Ya gotta love this one…

Amid all the less than positive press about tuition costs at colleges and universities, Snhu has a great story to tell about that and more:

  • It is accredited
  • Enrollment growth: 1,282% from 2000 to 2019
  • 3000 students on campus; 135,000 on line. Yes that is 3 zeros.
  • It offers over 200 programs, from certificates to doctoral level degrees
  • Fields include business, education, liberal arts, social sciences and STEM.
  • Named 2020 Most Innovative University in the North and one of the nation’s “Best Regional Universities” by U.S. News & World Report.
  • Awarded the 21st Century Distance Learning Award for Excellence in Online Technology by The United States Distance Learning Association (USDLA)
  • Founded in 1932: Named “Great College to Work For” by the Chronicle of Higher Education every year since its inception.
  • Fast Company’s 50 Most Innovative Companies (2012)
2020 Great Colleges to work for Logo

And what Snhu says about its social impact: “As a university built for people, not for profit, we invest in our learners and their communities. You’ll find us on soccer fields, military bases and in underserved neighborhoods in NH and across the globe, because we believe in using the power of education as a force for social good. And all of us – alumni, students, faculty and staff – play a part in making it happen.”

Read about this great institution: https://www.snhu.edu/about-us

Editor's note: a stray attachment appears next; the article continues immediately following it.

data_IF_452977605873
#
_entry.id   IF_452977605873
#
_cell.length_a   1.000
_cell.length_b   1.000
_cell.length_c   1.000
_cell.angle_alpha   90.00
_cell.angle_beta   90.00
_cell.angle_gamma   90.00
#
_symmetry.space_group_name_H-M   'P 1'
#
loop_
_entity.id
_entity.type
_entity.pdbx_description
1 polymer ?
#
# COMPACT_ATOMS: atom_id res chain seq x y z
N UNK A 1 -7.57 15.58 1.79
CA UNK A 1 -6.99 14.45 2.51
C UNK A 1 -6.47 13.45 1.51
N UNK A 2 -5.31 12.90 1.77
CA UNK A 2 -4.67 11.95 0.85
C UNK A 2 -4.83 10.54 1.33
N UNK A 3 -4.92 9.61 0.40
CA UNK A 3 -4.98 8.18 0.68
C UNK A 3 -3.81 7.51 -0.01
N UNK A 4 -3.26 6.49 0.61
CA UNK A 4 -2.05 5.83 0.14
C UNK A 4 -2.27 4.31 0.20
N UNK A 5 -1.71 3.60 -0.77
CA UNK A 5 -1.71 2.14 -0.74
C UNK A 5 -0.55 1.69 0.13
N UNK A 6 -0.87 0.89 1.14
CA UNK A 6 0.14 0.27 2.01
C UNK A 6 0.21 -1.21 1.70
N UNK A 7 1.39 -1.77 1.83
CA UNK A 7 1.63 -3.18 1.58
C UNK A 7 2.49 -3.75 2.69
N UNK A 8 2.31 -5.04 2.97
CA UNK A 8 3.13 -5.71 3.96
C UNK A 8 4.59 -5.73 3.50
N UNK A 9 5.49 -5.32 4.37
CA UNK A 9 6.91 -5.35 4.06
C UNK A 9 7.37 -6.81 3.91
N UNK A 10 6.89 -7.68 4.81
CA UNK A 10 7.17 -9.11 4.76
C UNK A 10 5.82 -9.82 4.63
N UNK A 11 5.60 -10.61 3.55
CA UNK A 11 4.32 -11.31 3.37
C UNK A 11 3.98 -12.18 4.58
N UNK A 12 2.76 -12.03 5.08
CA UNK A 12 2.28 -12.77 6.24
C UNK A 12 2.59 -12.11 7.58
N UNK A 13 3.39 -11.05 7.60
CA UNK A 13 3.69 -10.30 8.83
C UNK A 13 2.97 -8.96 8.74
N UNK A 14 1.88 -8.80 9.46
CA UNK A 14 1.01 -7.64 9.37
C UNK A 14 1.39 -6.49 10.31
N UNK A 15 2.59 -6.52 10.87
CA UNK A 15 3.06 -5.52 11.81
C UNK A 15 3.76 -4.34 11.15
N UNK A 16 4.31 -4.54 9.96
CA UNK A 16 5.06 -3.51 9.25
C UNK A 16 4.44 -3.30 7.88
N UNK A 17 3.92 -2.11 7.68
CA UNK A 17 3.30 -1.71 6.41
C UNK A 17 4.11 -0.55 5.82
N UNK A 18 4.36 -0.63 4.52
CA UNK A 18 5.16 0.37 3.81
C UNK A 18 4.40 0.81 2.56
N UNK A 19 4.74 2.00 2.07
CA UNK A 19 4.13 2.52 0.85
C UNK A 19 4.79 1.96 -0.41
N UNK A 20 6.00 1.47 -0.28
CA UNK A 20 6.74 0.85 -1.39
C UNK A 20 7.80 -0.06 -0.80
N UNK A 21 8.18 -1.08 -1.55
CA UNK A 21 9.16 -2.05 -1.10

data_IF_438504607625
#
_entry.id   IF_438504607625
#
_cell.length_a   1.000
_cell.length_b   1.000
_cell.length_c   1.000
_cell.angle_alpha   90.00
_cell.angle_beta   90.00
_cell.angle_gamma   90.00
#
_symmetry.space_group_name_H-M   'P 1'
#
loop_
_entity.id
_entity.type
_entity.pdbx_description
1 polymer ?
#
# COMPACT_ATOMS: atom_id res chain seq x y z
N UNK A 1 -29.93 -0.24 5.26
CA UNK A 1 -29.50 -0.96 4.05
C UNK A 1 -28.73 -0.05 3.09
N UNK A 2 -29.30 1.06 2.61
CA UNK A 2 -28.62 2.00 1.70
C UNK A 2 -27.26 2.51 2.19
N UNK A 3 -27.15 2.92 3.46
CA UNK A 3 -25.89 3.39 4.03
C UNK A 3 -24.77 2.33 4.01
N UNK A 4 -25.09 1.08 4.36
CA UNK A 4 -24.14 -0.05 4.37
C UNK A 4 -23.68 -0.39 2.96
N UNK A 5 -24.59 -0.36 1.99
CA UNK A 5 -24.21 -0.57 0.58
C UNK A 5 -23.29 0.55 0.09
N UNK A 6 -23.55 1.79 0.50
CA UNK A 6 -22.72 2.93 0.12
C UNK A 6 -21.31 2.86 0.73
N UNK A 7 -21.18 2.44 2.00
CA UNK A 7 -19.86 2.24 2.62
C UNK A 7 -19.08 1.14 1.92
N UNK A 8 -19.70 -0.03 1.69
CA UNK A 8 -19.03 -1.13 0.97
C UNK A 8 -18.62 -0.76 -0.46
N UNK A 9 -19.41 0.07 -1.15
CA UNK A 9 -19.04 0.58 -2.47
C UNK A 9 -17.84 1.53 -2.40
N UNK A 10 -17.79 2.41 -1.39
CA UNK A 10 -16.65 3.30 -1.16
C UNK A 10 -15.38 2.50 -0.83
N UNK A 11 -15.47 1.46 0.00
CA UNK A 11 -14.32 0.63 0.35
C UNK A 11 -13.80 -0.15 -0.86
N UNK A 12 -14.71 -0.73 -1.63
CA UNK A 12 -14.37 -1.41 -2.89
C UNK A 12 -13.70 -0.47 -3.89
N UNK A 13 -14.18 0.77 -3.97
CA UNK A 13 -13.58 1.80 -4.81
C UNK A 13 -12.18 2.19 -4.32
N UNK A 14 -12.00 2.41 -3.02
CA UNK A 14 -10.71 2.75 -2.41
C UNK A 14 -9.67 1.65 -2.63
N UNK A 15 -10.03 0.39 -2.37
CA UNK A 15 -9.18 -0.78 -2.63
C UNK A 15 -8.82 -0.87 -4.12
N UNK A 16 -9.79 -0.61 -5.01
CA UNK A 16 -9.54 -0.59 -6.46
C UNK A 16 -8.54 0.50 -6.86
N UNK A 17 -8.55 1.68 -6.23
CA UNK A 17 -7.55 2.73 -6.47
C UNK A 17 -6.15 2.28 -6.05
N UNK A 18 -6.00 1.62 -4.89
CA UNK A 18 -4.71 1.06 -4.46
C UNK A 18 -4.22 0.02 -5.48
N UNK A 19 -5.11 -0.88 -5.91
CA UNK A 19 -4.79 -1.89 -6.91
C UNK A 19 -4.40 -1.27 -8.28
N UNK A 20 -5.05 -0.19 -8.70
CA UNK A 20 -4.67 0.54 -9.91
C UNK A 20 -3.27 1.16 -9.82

The total tuition of a 120-credit online bachelor’s at Snhu is $38,400, or $320 per credit hour. Then, read about the other — four year non-profit in state: over $100K.

https://educationdata.org/average-cost-of-college

***** S&E *****

The ONE interview question

From Fast Company, January 12, 2022, a four minute read. This piece on interviewing is up there with the best of them!

“Cultures evolve over time, generations even, and it takes enormous and holistic effort to truly change a culture. Hiring managers need to be realistic about what the day-to-day is in their organization and on this particular team. While you might be thinking you don’t want to scare away great talent, don’t worry: Your culture will do that handily if the “IRL” situation isn’t what you sold. (join a company, quit a boss). To get the fit right, managers need to both objectively assess and reflect their workplace while getting to the heart of what makes a candidate tick.”

***** S&E *****

NFL leadership…

Where is the leadership in the NFL? If it genuinely cared about striking a leader image among the players and its communities, it would toss players out of the organization who practiced domestic violence, were convicted of substance abuse, developed a reputation for unnecessary violence in the game, and had a penchant for similar behaviors that would be cause for termination.

I understand the organization wants to leave decision making to individual teams and team management. However, there has to be a higher level set of ethics and standards that is an overarching mandate for all teams. It is no different than corporations requiring its operating locations to operate within corporate-wide ethics and standards.

Where is the zero tolerance policy for this $12+ billion industry?

The league has a huge, highly visible, leadership role in the sports world and in communities.

There are a number of players who set great examples for their teams, on the field, and in their communities. There are!

The organization do the same!

***** S&E *****

Future Workplace ???